1900, May 1 – BIRTH OF PAQUITA BERNARDO

Bandoneonist, Composer (Taurus) – Don Jose was extremely angry and adamant that his daughter Paquita would not besmirch the family name by playing the bandoneon; it was unheard of, no woman had ever before dared…but Paquita was determined and so pretending to go to study piano, she secretly studied the bandoneon; later she would study with the legendary Juan Maglio “Pacho”…she would eventually become an immensely popular and highly paid bandoneon player and an eternal icon for women’s rights…Paquita Bernardo was born in the neighborhood of Villa Crespo to a poor Spanish immigrant family; she was the middle child of seven children…already as a child Paquita demonstrated keen musical ability and it was a neighbor Catalina Torres who owned a musical school who mentored Paquita…inspired by the mythical Eloisa De Silva, she quickly mastered the intrument and began playing at local festivals, partys and fund-raising events and began garnering fame as “La Flor de Villa Crespo”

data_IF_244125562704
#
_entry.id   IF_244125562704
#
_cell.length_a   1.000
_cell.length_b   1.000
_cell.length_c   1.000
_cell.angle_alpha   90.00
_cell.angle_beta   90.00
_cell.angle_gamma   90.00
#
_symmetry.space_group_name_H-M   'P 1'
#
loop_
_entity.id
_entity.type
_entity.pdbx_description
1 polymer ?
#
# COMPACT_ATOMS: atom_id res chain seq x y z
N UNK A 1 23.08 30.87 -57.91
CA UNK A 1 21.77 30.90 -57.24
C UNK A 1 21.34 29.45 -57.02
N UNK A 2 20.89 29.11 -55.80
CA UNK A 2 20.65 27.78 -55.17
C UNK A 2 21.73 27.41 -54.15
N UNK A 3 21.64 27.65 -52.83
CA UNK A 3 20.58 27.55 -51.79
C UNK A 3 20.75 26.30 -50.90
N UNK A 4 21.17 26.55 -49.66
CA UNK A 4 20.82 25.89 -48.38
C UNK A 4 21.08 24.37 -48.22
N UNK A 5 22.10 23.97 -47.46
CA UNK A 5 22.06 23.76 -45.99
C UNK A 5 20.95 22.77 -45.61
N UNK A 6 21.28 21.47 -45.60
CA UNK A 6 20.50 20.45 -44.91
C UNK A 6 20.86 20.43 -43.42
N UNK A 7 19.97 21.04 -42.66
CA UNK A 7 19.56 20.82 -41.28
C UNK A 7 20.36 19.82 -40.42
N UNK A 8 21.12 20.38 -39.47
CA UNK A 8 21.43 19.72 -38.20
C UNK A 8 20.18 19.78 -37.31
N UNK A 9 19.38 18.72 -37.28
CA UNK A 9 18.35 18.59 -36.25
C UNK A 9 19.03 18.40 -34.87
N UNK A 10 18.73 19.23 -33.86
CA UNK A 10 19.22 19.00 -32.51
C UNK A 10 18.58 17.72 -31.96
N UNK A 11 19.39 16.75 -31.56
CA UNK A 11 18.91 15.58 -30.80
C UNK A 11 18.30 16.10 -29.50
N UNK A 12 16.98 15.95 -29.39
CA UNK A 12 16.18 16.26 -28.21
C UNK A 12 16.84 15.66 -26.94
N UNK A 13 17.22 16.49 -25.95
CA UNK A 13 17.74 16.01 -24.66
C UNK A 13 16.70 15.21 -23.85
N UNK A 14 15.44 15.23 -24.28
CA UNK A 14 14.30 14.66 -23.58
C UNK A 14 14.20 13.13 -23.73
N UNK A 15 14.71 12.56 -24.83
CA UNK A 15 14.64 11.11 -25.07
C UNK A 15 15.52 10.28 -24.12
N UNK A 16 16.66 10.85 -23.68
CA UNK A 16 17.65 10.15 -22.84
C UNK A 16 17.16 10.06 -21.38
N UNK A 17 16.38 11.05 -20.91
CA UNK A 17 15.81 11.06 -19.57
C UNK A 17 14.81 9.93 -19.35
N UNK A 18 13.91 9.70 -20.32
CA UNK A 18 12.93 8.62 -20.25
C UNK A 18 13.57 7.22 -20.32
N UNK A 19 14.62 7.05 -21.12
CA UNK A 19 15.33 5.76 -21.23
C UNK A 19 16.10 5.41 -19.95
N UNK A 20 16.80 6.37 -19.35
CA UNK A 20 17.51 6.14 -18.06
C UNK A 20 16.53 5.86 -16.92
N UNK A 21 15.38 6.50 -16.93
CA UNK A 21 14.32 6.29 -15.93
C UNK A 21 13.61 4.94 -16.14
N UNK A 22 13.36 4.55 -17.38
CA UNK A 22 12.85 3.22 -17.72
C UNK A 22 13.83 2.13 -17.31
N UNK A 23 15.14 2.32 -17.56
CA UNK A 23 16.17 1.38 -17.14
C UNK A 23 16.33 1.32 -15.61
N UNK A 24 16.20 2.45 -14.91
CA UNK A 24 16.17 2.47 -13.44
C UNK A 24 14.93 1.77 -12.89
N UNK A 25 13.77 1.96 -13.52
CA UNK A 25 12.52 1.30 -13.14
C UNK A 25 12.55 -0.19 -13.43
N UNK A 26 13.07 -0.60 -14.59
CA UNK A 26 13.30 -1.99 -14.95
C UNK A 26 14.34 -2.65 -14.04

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At the age of twenty-one she debuted with her own group “Orchestra Paquita” at the Dominguez Bar, where she was paid 600 pesos per months, a considerable sum for those days, whose musicians included a young boy from the neighborhood, Osvaldo Pugliese…it was here that she debuted her tango “Floreal” which was eventually recorded by Juan Carlos Cobian…at the mythical tango contest at the Teatro Gran Splendido organized by Max Glucksman she won third place with, “Sonando”…she debuted at the Smart Theater backing up singer Florindo Ferrario including among her musicians, Enrique Delfino…she personally left no recordings but her fifteen compositions have been recorded by many musicians including Roberto Firpo and Carlos Gardel ..she continued to live under the strict moral guidance of her father and although she had many suitors but she never had a boyfriend, “the bandoneon is my only true love” she was to say…fifteen days before her 25th birthday, she succumbed bronco pneumonia a complication which had set in from a common cold

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